It is amazing to me that there should be any believer who, while having the gift of the Holy Spirit, at the same time would lack the accompanying discernment to see the falsity of these men (their sincerity granted) and their tantalizing doctrines within the prosperity movement. On the other hand, I (we) should not be entirely surprised, for the danger of deception and the reality of false teachers leading believers astray is repeatedly announced in the New Testament from Jesus through the apostles (Mt 7:13-20; Mt 24:4-5, 11, 24; Lk 21:8; Rom 16:18, 1 Cor 15:33; 2 Cor 11:3-13; Gal 2-3; Eph 5:6; 2 Thess 2:3-9; 1 Tim 1:3, 3:6-13; Tit 1:10; 2 Pt 2:1-15; 1 Jn 2:26; 4:1; 2 Jn 7). And seeing how man’s nature tends to go beyond mere survival instinct to outright self-centered covetousness, we might expect that the unbiblical message of the prosperity doctrine would appeal to millions. After all, their call to the multitudes is not one of repentance from sin and self-indulgence, but to turn away from failure and poverty so that we can be prosperous and boisterous. They do not preach the narrow road to life that few find and even fewer are willing to follow (Matt 7:13-14), but the ever widening road to riches which only the uninformed Christian could happily stumble upon and blindly follow.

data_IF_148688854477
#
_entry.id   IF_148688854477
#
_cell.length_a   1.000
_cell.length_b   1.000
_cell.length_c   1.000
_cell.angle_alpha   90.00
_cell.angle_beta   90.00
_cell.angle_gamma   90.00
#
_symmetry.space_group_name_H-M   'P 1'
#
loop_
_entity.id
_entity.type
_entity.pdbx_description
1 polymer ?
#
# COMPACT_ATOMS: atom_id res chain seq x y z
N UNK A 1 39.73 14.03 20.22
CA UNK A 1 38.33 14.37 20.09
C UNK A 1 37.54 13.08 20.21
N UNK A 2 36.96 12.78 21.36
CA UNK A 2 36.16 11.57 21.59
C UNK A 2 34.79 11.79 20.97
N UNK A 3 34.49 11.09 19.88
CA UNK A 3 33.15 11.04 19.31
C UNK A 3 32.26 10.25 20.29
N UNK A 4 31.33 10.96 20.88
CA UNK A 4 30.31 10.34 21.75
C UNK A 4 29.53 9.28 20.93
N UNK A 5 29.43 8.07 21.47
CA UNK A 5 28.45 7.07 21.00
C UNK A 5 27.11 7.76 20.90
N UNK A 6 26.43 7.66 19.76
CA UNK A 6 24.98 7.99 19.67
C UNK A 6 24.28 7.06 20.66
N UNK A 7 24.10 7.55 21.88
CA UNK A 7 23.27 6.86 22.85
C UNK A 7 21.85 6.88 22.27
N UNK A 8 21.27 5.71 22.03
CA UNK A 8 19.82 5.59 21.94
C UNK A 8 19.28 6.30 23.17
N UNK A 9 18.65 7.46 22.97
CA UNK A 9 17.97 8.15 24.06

We do not see Jesus or the Apostles in anyway teaching, or giving the example of a life style that believed the church had an anointing for prosperity. And no one in the early church practiced this ideology or even understood prosperity to be promised to those who are in Christ. On the contrary, the Christian hope has always been anchored in eternity and not in the shifting sand of this passing world (1 Jn 2:15-18). The teaching of Jesus and all of the New Testament is clear and replete with exhortation to a life of simplicity, suffering, self-sacrifice and self-denial. We are told to deny ourselves, pick up our crosses and follow Jesus (Matt 16:24), not to promote ourselves in self-proclaimed exaltation like pastor Chris tells us. Consider these words of Paul to Timothy, and examine the message of these prosperity preachers in light of them, in particular v.v.6-10: